The seniors are reading graphic novels. We started with Pride Of Baghdad by Brian K. Vaughan and illustrated by Niko Henrichon, an allegory at the open of the Iraq war in 2003, told from the perspective of lions just freed from the Baghdad zoo.
Pride Of Baghdad reveals a little more story with each reading. I like that the characters, setting and plot quickly engage the reader. You want to know what happens as the pride navigates a city under attack. But second and third readings add dimension. There’s the allegory to explore, sure. And since this is an introduction to graphic novels for some students, I like that the rich illustrations tell as much of the story as the text. This is great book to discover the craft of graphic novels.
Now we are reading Persepolis: The Story Of A Childhood by Marjane Satrapi. From the opening page:
What I enjoy about both Pride Of Baghdad and Persepolis are their regional relevance to my students. Last year we read V For Vendetta whose strong (albeit complicated) story and theme was lost on some readers, due in part to its so-so illustrations. So this year we swapped in Persepolis, a book typically taught at lower grades. Some of my students read the book previously but still reread the whole book. And a few students are now interested in Persepolis 2. What I enjoy is the conversation generated by literature that feels familiar. I like that a few seniors discussing Pride pointed out Arabic translations of speech or signs in the book, things I miss as an American English reader, like the meaning of the name Fajer (the moment at the edge of dawn), which open to different questions or interpretations.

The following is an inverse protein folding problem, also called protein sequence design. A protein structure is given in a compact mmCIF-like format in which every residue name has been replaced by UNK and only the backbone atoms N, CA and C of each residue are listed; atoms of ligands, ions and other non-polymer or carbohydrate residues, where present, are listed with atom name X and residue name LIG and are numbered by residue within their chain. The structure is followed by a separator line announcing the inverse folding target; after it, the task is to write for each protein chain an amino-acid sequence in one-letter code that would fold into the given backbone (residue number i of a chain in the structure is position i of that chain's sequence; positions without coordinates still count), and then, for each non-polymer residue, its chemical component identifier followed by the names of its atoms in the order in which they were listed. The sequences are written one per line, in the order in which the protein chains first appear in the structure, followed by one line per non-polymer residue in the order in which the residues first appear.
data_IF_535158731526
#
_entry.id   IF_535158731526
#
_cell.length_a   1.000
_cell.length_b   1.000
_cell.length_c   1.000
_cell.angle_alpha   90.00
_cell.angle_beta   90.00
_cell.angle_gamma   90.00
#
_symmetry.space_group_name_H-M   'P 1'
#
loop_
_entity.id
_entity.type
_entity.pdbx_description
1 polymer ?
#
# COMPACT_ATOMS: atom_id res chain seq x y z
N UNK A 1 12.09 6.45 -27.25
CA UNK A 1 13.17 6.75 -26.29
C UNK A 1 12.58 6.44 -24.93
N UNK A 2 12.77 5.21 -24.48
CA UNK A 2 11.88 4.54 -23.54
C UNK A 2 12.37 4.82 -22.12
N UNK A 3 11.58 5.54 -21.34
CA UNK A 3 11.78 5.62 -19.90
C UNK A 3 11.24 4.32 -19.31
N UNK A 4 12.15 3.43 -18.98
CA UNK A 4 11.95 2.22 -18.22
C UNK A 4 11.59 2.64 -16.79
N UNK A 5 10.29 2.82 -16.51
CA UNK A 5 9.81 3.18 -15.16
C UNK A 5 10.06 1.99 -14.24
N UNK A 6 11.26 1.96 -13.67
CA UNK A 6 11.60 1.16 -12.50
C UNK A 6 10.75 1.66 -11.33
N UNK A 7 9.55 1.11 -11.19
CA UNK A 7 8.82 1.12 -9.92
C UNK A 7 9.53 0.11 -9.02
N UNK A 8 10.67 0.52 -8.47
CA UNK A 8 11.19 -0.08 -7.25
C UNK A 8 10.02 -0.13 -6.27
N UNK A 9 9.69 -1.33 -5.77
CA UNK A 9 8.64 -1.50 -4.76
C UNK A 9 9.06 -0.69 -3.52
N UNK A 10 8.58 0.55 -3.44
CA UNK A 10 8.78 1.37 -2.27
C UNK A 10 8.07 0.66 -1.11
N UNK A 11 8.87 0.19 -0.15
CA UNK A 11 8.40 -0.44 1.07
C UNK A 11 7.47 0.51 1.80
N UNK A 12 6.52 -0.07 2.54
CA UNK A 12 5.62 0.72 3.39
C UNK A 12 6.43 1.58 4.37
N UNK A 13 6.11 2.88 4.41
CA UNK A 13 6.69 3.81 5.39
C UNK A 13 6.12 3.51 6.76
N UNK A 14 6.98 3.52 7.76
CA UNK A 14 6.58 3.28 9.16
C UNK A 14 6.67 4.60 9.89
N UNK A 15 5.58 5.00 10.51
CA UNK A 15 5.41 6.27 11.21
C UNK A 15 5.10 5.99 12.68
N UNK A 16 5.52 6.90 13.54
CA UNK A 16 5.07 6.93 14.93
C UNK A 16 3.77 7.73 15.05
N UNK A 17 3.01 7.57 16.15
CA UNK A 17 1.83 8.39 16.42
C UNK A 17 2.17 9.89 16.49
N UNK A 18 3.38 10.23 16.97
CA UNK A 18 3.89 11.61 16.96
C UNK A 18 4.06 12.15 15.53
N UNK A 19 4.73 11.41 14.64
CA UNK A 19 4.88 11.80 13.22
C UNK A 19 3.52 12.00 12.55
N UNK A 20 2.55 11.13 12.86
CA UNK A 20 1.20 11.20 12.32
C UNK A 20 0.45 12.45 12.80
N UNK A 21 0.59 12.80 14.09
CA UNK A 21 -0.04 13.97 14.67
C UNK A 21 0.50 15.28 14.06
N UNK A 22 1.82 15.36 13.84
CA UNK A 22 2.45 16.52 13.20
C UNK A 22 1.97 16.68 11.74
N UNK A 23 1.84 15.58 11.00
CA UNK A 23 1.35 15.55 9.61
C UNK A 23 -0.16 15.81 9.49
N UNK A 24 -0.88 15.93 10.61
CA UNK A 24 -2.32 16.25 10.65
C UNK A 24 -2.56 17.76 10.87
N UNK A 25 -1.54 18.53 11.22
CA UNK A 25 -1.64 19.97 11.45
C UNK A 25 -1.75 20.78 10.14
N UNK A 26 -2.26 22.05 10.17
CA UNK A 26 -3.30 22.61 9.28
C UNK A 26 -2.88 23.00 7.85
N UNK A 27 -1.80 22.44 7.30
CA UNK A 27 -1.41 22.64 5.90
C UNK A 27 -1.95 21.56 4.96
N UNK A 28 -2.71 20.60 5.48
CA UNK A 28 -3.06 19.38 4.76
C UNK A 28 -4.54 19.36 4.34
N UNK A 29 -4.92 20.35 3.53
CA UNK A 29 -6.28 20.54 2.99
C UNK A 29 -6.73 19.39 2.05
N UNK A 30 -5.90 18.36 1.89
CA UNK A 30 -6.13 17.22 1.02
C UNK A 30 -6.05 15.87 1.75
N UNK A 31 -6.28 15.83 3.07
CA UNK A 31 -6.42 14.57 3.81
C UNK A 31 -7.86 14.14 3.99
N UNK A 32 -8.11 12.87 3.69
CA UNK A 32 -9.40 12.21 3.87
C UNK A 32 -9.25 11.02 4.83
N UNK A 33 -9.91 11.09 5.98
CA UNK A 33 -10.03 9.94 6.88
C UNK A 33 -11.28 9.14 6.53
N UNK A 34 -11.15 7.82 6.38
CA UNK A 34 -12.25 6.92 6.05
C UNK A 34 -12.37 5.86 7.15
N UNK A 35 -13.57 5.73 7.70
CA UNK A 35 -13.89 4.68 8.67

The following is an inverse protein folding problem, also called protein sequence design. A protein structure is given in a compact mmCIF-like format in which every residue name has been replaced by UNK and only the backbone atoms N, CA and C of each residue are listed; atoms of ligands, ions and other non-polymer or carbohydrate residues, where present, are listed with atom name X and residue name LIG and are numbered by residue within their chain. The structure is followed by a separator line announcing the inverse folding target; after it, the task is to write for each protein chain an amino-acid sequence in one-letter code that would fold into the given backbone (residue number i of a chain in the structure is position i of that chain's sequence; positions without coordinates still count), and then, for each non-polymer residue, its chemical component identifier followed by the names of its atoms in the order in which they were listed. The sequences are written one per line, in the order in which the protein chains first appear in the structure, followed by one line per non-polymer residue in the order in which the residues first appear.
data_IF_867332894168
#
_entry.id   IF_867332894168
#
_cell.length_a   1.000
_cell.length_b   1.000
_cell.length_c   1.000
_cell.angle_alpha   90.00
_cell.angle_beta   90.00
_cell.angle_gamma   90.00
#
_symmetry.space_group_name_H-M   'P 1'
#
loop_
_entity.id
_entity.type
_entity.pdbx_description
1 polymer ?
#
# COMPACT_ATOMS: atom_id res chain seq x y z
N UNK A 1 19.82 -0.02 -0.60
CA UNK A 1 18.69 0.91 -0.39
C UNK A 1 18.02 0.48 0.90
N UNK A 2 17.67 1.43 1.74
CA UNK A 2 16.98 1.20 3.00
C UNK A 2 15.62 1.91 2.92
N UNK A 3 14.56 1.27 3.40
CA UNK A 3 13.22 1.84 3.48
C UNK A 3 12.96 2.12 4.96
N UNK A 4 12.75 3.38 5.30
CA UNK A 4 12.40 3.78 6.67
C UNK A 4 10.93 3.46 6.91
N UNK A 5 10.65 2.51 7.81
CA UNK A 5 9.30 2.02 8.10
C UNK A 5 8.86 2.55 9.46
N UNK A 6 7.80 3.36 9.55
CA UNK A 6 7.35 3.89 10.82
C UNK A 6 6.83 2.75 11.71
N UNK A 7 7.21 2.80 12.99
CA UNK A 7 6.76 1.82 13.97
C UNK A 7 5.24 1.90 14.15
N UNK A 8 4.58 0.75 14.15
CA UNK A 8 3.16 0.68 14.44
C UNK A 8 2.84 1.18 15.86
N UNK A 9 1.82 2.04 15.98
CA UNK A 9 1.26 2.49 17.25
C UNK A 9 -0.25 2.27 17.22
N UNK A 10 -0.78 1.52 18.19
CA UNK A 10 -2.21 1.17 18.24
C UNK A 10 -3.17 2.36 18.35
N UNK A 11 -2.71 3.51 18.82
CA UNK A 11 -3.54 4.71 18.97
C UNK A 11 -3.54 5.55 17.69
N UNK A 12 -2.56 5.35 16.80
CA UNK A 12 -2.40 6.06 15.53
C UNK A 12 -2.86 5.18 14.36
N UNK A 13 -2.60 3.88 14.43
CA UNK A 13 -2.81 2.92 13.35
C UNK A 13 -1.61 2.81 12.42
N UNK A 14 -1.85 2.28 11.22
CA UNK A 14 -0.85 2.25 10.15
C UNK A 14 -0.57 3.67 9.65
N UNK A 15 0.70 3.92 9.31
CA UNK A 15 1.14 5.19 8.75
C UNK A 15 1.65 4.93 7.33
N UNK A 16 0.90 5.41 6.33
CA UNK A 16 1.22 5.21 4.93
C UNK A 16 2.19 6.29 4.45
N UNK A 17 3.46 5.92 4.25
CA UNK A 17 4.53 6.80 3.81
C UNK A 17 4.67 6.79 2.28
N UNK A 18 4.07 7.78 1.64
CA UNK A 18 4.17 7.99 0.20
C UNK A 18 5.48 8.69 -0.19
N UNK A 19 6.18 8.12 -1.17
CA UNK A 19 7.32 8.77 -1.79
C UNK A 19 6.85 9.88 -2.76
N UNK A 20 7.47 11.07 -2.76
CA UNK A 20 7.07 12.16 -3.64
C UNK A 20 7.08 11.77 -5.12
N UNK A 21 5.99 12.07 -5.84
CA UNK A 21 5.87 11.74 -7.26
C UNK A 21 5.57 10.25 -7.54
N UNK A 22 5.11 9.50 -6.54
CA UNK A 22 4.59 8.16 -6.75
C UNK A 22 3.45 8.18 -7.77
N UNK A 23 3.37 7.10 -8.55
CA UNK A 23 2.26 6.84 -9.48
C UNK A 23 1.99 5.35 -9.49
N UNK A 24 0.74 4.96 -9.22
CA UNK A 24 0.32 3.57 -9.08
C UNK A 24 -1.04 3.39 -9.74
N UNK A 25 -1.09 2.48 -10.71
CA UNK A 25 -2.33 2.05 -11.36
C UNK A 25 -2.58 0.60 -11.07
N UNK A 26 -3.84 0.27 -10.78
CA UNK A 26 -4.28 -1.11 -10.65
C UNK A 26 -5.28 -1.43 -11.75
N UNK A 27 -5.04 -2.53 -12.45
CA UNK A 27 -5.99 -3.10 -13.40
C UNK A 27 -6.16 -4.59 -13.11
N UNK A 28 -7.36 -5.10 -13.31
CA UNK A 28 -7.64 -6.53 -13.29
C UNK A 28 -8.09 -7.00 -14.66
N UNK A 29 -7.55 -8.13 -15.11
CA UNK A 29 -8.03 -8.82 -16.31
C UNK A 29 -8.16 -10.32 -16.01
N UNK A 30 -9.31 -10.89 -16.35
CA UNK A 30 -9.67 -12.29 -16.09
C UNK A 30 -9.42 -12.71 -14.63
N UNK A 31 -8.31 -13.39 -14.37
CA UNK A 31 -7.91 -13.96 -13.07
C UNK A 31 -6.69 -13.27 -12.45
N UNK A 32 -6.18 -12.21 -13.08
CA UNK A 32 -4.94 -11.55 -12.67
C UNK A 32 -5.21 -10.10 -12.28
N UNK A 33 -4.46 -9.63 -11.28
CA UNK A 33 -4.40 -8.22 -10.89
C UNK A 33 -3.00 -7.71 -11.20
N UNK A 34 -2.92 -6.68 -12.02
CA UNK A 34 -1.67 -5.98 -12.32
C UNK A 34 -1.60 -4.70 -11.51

Persepolis challenges a lot of ideas about the role of religion and government in a society. At points in the story I’m sensitive to its danger. Particularly the protests and persecution portrayed – we live in a country where speech isn’t totally free. We don’t often address that in class. Another grade twelve teacher pointed out how much influence the Islamic Revolution had on all countries in the region, perhaps most visually in the veil many women now wear. My classes haven’t discussed the book as a whole yet and I’m not sure what connections they’ll make between early 1980s Iran and their own country but but in the several years I’ve been teaching here, gender inequality comes up regularly as a regional issue.
One more graphic arts recommendation is Zen Pencils, a weekly comic (is that the right word?) by Gavin Aung Than. This is such a neat site. Than illustrates quotes and literary excerpts, showcasing a range of styles. One of my reader/ writer loves is to look at an author’s collection of work to see his or her development as a writer. Zen Pencils is a tidy record of Than’s creative experimentation and growth. A couple of entries I like are 162. Sir Ken Robinson, 161. Shonda Rhimes and 103. C.S. Lewis. And one of Than’s favorites, 128. Bill Watterson. I also appreciated this introduction to the artist: